The dangers of certainty | Pakistan Today

The dangers of certainty

  • Considering the opposing view is necessary for meaningful discourse

“One of the painful things about our time is that those who feel certainty are stupid, and those with any imagination and understanding are filled with doubt and indecision.” These words from Bertrand Russell continue to ring true. Curiosity and unorthodoxy are constantly under attack. One would think that we wouldn’t have this issue in 2020, but here we are, where stifling and shaming is still going strong.

The art of discourse across the world is falling by the wayside. There is more emphasis on being right than being effective, which is a symptom of identity politics. It has all become too heated and divisive on both sides of the aisle. The lightness of touch has disappeared from discourse. GK. Chesterton once said “Angels can fly because they can take themselves lightly.” Belligerence has a short expiry date, and history usually does not remember belligerents fondly.  It is through humility, creativity, re-examination and in this context, doubt, that we can strive for a better world.

Russel’s quote above can be applied through many moments in history. If we go through the past, we can identify many extreme instances of how certainty has been very pernicious and dangerous; the white man’s sense of superiority over the black race for one.

During the times of slavery in the U.S, Christian slave owners were so convinced of their superiority that they used the Bible as a means of justification to enslave and punish Africans. Clouded by their pomposity, slaveholders believed the Bible was on their side, citing passages that commanded servants to obey.

During the times of slavery in the U.S, Christian slave owners were so convinced of their superiority that they used the Bible as a means of justification to enslave and punish Africans. Clouded by their pomposity, slaveholders believed the Bible was on their side, citing passages that commanded servants to obey. Some ministers promoted the idea that Africans were the descendants of Ham (son of Noah), cursed in the book of Genesis, and hence their enslavement was justified; a gross misinterpretation. Abolitionists made arguments against using the Bible to justify slavery, but they were in a minority. They were considered radical and blasphemous, thus their objections were dismissed with disdain for a long time.

The historical example above is not a direct comparison to what’s happening now of course, but we continue to see how alternative views are downgraded due to a strong sense of certainty and a lack of humility. When you look at American networks, it is clear that they are increasingly becoming more tabloid and one sided. On both sides of the political spectrum, there is more focus on defending their ideology and tearing down alternatives. Since President Trump’s arrival, the divide has become more transparent. Many liberals fail to recognize that the triumph of the right is not because of some grand conspiracy, it’s because of the failures of the left. There came a point where the left became so wrapped up in sanctimony and assurity, that they neglected the views of others and made people feel alienated. We have seen over the last decade how liberals across the Western world are falling into the trap of the radical right by becoming intolerant of different opinions. They call for diversity, but not diversity of opinion. They are now exclusive in their demand for inclusiveness, which is not what true liberalism stands for. It seems as if members of both sides of the fence are lost in the haze of divisiveness.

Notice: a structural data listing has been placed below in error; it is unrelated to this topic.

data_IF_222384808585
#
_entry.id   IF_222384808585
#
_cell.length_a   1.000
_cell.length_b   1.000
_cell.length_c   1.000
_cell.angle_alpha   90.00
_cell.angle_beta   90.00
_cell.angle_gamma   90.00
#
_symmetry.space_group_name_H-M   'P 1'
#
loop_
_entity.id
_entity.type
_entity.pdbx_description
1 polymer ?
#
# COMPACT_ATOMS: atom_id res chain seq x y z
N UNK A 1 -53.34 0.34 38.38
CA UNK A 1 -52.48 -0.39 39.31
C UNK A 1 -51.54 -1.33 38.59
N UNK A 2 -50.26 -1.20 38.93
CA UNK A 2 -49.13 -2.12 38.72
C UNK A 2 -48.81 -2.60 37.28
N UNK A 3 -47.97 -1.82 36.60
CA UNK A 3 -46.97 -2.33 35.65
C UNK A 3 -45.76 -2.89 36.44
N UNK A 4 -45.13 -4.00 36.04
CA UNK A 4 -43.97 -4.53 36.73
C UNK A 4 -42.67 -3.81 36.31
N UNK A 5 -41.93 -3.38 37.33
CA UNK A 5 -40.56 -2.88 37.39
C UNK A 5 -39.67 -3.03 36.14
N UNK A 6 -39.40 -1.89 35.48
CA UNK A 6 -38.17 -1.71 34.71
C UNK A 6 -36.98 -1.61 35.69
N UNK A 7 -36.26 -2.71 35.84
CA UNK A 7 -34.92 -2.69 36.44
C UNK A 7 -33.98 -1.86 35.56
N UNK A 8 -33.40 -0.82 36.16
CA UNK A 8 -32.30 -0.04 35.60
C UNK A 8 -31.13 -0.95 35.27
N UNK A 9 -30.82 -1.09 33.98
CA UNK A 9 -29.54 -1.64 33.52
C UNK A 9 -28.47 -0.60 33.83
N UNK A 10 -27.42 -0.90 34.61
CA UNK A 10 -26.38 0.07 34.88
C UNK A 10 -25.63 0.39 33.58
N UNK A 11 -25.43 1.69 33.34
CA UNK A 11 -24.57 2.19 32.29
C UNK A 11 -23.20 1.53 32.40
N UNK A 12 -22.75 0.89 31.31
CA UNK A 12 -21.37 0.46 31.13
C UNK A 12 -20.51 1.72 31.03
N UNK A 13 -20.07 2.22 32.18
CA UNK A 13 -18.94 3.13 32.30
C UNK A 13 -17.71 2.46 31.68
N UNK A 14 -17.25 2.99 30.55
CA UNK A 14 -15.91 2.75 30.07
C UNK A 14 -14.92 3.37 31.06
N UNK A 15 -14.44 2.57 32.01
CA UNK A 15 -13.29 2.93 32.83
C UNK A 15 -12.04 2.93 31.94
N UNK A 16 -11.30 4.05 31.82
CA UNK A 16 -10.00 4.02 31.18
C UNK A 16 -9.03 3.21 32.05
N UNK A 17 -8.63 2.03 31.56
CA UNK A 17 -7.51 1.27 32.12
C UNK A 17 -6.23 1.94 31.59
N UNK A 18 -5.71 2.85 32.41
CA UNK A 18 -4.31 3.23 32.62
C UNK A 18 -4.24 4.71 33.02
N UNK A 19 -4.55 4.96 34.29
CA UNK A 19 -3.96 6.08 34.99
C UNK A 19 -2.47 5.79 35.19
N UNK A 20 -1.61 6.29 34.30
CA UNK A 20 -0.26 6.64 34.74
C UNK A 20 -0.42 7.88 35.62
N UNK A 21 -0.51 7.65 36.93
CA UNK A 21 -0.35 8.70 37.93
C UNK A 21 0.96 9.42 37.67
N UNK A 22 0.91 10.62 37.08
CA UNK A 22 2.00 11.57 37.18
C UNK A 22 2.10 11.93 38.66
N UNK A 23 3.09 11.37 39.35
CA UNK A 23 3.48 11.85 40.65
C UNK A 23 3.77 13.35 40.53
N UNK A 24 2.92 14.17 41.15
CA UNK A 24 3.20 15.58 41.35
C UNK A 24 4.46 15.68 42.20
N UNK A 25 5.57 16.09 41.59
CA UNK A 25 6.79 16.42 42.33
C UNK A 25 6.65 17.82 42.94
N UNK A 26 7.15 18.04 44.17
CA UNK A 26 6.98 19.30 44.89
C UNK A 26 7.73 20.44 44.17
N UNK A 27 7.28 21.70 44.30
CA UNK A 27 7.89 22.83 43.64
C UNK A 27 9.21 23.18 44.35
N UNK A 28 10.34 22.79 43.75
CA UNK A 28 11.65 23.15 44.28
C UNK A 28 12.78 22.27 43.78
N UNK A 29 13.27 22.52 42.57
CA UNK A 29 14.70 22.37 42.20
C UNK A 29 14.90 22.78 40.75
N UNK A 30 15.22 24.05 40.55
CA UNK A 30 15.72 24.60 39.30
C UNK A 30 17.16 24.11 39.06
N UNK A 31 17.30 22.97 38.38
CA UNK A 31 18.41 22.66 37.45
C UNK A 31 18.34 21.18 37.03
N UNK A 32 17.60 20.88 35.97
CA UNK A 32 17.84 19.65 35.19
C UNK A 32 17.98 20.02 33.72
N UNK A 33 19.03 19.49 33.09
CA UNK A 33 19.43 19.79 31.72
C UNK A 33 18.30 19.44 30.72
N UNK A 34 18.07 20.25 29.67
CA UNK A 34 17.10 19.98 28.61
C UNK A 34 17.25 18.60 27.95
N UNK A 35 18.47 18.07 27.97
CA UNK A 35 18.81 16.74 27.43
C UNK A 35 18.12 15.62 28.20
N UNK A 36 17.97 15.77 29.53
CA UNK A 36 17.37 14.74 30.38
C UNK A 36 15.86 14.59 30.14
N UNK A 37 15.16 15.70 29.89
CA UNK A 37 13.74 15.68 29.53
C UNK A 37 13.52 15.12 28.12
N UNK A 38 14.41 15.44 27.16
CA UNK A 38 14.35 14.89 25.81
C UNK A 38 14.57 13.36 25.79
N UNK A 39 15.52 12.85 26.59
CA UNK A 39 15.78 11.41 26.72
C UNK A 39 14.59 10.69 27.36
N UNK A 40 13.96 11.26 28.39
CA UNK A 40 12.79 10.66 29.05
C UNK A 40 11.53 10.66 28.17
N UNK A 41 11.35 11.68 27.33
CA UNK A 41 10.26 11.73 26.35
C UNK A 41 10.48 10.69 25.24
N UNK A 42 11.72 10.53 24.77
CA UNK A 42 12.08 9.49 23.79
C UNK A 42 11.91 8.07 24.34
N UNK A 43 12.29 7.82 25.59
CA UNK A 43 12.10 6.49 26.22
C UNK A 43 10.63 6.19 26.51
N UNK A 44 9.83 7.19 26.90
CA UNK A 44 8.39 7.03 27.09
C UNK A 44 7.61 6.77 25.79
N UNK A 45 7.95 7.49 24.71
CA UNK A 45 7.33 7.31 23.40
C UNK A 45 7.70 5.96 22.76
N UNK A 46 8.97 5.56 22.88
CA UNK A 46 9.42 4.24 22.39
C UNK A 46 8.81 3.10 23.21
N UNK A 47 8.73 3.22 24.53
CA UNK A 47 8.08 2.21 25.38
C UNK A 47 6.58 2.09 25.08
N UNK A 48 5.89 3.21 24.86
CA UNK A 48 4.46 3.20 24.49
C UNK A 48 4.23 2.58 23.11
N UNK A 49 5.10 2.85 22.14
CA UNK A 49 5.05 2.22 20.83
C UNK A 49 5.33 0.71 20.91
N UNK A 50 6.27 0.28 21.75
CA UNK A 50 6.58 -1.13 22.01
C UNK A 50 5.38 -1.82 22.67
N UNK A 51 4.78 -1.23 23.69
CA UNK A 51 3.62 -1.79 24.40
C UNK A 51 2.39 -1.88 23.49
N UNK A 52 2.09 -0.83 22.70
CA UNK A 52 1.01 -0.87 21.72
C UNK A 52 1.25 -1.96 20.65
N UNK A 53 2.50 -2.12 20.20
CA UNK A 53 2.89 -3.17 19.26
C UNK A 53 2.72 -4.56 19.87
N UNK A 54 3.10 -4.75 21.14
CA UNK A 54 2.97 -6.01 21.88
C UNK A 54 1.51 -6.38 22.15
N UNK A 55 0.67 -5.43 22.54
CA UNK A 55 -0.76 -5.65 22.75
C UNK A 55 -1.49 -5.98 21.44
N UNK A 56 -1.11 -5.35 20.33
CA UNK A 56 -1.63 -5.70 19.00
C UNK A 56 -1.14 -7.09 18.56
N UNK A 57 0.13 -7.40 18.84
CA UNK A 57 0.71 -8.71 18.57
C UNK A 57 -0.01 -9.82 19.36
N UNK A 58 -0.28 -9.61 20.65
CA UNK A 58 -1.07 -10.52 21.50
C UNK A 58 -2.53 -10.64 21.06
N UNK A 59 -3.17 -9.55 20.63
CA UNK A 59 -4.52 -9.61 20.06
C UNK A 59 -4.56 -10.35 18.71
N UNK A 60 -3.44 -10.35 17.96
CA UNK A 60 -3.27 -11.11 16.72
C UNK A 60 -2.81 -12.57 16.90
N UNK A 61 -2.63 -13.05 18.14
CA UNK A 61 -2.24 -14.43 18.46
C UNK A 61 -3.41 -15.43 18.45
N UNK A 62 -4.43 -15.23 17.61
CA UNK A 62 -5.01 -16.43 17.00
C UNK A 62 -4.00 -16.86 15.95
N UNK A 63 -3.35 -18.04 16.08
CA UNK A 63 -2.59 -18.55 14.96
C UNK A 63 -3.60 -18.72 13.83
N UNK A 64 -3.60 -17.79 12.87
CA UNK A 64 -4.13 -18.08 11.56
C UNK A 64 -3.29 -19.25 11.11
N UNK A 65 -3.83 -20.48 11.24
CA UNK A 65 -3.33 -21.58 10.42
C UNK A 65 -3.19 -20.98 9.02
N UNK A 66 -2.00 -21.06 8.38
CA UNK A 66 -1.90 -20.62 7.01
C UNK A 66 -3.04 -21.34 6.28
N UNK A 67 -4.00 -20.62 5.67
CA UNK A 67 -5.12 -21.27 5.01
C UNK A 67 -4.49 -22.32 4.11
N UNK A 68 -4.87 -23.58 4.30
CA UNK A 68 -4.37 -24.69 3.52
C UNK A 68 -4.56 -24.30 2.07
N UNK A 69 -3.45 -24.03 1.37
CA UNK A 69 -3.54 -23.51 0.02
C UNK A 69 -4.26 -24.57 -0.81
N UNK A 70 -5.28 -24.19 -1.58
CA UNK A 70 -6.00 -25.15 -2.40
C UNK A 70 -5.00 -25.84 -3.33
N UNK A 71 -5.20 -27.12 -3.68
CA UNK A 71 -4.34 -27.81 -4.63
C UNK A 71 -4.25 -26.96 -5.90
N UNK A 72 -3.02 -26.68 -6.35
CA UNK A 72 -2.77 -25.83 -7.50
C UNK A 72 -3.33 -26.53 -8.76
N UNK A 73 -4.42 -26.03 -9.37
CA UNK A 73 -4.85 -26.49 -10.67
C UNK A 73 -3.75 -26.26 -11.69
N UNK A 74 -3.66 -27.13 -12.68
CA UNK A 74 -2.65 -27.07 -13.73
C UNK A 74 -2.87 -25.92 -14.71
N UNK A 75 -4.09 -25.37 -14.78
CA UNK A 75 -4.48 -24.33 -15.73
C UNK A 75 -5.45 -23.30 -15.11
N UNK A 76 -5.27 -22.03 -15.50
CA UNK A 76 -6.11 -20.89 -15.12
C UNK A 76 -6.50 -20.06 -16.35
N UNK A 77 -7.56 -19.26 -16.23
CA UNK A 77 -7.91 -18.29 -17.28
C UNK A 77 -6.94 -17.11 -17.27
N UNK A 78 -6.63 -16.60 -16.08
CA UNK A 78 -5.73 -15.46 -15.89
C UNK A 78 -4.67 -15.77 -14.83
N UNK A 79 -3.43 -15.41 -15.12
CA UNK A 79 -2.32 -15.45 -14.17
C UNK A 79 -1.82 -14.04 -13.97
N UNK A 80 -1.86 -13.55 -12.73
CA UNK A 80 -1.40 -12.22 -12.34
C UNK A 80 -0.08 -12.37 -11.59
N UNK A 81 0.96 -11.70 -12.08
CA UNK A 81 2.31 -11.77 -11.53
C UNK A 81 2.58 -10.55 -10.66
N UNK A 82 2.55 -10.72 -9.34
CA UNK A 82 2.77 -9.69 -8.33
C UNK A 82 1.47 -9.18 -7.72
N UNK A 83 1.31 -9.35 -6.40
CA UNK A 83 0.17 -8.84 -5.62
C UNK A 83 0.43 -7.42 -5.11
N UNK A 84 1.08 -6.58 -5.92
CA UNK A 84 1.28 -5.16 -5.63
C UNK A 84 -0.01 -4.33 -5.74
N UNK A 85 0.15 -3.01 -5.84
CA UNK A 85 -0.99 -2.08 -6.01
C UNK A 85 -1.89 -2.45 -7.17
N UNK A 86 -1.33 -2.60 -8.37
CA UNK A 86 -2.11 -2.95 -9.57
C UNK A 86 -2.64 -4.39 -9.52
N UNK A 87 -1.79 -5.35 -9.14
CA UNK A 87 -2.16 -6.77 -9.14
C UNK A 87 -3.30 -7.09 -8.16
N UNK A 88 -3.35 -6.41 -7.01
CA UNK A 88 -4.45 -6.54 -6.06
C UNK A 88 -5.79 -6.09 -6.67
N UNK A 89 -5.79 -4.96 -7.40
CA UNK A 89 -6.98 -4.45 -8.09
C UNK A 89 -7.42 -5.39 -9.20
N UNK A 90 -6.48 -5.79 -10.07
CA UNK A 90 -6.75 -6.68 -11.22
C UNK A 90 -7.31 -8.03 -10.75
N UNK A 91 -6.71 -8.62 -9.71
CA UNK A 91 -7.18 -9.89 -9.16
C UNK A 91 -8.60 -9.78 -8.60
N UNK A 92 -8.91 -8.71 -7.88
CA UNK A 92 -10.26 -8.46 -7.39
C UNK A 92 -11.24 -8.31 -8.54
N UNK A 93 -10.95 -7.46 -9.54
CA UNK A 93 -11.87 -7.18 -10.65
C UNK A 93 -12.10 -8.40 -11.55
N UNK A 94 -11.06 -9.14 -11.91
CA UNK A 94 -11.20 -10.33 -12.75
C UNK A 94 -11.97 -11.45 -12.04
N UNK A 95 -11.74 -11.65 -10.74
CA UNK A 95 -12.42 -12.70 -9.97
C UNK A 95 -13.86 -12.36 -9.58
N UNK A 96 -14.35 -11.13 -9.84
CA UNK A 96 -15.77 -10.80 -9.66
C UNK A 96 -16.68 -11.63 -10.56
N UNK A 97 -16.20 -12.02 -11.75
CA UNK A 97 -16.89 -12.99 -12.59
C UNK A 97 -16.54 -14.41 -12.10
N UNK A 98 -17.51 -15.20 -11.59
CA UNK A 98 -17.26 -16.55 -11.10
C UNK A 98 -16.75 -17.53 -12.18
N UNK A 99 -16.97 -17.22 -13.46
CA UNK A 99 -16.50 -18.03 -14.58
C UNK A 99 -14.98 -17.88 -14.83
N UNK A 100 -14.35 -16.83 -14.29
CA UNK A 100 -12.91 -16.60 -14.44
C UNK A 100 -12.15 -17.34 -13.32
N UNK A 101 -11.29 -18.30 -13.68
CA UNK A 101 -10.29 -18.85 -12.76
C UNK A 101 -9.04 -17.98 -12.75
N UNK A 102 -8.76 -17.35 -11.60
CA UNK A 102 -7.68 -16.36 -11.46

Certainty is not just a problem in the West needless to say. There are many examples across the world where a strong sense of certainty is damaging the political and social fabric of nations. Before we can work together to implement new ideas, it is crucial that people with different political outlooks see each other as allies not foes and then, of course, having the humility to not be so certain. This is not the time to be afraid of doubt. It is high time that individuals on both sides make a concerted attempt to actively engage in civilized debate with passion and most importantly, positive doubt.



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